This was, by far, the easiest one of the red flight and I was seriously close to taking a stab that it was Central Coast as well. It was very oak driven and didn’t have any of the elegance I associate with Sonoma Coast, Russian River or Carneros Pinot noir. It wasn’t bad at all (and it certainly not a huge Kosta Browne wannabe) but it definitely was as stereotypical “Post-Sideway Cali Pinot” as you can get.

Wine #6

Medium garnet with some rim variation that has an orange huge. Can’t read through the core.

Medium-plus intensity nose. Lots of dried roses and tarry tobacco spice. Some red fruits–cherries, pomegranate and cranberries. Also a little animal earthiness.

The red fruits carry through but aren’t as defined on the palate as they were on the nose. It’s the tarry tobacco and high tannins that dominate. Still just medium-plus body though with the alcohol weight. High acidity makes your mouth water and highlights tobacco spice notes and helps keep the floral rose petals from the nose alive. The animal earthiness become more defined and linger on the moderate finish.

This isn’t your “modernist” style Gaja, Antinori, Renieri or Banfi style Brunello. Tasting this made me realize that I need to look into more “old school” style producers.

My guess: A basic Barolo in the $40-45 range.
Turned out to be: 2012 Padelletti Brunello di Montalcino DOCG, Tuscany, Italy (Wine Searcher Ave $48)

Once again my wife had the suggestion that maybe this was Sangiovese–which we evaluated more critically this time. The orange hue and the cherry notes played along. But ultimately we thought that the high tannins and high acidity fit the profile of Nebbiolo/Barolo much more than Sangiovese. Turns out, our scale of “high” is apparently Ian Cauble’s medium-plus.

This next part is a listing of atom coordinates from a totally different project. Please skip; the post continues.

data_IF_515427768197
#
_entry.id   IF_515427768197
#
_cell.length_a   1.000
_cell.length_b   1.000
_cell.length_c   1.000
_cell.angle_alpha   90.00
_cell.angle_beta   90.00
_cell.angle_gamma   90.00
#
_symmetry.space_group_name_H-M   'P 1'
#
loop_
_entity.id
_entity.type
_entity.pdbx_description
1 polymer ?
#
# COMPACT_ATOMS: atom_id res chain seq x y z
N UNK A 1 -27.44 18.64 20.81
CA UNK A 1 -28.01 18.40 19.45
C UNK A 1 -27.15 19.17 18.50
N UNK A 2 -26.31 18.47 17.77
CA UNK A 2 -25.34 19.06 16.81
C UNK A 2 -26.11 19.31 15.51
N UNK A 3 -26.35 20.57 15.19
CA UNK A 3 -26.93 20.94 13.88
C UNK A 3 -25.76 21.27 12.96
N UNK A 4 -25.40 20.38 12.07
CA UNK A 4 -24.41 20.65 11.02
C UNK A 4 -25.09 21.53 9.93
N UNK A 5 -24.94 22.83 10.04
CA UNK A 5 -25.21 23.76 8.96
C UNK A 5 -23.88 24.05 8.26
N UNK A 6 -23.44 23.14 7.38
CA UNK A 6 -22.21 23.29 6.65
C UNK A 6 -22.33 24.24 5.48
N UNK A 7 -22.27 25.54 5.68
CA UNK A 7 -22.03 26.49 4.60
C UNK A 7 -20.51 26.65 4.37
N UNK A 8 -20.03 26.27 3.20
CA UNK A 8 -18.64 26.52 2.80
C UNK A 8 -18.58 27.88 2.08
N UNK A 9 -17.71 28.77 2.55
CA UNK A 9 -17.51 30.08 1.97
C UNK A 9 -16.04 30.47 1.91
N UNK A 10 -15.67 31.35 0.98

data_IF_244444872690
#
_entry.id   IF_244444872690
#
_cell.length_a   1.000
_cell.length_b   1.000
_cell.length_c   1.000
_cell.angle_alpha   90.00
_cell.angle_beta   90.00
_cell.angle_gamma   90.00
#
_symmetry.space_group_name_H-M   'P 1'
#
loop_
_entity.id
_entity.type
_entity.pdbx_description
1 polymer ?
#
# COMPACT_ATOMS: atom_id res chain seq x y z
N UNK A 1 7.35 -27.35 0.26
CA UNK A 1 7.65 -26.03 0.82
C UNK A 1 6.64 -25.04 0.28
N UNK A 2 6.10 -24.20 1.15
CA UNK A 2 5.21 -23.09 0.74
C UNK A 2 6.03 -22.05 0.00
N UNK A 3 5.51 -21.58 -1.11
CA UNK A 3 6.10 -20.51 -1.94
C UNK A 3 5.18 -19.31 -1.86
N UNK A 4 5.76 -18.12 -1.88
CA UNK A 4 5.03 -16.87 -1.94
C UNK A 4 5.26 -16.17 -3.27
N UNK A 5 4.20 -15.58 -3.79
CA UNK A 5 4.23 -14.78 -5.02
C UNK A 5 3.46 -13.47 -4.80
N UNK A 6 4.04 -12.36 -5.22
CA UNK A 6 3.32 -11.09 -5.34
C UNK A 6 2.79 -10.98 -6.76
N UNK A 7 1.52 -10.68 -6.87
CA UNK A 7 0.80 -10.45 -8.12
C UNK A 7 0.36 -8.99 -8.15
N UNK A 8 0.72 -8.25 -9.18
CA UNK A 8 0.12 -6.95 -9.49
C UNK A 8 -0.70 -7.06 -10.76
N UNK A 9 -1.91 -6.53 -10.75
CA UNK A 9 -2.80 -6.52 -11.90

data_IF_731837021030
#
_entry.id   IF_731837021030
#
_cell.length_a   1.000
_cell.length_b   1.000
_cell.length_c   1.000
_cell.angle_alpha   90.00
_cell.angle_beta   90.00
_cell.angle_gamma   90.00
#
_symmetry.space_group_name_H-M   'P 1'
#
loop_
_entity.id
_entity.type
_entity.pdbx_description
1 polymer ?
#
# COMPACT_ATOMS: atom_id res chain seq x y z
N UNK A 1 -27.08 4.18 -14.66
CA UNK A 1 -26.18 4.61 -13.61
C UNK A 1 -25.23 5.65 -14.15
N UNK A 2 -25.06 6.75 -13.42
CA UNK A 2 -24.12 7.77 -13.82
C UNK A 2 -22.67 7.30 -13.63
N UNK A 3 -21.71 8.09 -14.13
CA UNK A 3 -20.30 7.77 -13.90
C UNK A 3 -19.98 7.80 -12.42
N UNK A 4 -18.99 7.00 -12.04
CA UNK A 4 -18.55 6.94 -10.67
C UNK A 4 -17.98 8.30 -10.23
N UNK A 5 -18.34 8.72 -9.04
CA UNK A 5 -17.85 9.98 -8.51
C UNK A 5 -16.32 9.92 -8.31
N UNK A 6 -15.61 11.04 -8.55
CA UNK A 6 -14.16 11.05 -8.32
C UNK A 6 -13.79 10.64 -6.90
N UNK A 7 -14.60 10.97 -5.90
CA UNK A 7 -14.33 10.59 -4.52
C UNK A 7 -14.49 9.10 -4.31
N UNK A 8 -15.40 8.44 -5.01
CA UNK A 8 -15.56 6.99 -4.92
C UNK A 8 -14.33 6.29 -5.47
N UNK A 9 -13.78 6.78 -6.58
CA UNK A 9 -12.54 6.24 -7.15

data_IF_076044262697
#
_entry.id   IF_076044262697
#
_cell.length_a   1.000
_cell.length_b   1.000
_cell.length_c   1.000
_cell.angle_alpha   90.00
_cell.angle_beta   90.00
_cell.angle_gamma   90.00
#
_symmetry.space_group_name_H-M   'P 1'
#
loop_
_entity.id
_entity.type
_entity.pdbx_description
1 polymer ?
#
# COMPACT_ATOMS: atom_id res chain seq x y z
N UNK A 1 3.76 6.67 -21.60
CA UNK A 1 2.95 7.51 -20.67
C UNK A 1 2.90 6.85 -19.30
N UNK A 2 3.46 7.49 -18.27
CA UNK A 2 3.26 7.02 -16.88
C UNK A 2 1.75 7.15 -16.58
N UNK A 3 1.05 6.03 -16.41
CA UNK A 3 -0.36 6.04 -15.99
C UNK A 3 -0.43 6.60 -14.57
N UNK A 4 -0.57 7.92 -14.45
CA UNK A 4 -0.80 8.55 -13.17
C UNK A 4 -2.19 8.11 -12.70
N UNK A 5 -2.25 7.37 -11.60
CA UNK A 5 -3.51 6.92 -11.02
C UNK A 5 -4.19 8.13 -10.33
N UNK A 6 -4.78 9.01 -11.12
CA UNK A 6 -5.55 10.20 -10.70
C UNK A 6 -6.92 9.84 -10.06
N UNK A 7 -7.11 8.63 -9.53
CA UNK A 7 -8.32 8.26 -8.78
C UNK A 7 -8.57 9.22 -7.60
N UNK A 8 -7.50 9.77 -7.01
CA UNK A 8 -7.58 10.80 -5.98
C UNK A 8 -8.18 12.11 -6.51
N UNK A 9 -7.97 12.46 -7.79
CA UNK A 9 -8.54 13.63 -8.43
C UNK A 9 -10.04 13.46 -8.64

In hindsight, and after reading Cauble’s notes, I realize that I have vastly more experience with “modern” style Brunello producers than I do with some of the classic, old school style of Brunello that Cauble describes in the Padelletti. A big takeaway from this experience is that I need to branch out more in this area.

For dinner we were having Italian sausage with penne and red sauce so this was the “winning bottle” from a food pairing point of view though the Morgon with the fennel notes was a close second.

Ian’s Notes — aka Where You Went Wrong

It’s incredibly enlightening (and humbling) to read a Master Sommelier’s notes on a wine you just tasted. For each wine there are numerous “clues” in color, aroma and structure that Cauble points out that make perfect sense when you go back and revisit the wine.

Like how did I miss the crushed raspberries with the Morgon Beaujolais–one of the tell tale signs of Gamay? How did I not notice the fennel and orange peel from the Brunello?

Tasting a Pinot grigio and Gruner in a flight together really highlighted the similarities and differences between the two.

While there are going to be subjective differences (like the high/medium-plus ratings), overall there is immense insight to be gained in reviewing Cauble’s notes. Beyond just laying out all the clues that you may or may not have gotten, Cauble chimes in with tips about other “lateral wines” that blind tasters often confuse with each other.

For instance, Pinot grigio, Albarino and Gruner Veltliner are part of a trio of “neutral bitter varieties” that often trouble blind tasters. Cauble encourages you to look for a subtle sensation of “over-steeped green tea” at the back of the palate and front of the lips and then try to differentiate from there. Gruner will have the distinctive white pepper (and apparently daikon-raddish which I need to look for) while Albarino will have more canned peaches and Pinot grigio will have that “stale beer” and “peanut shell” element that I also need to start looking more for.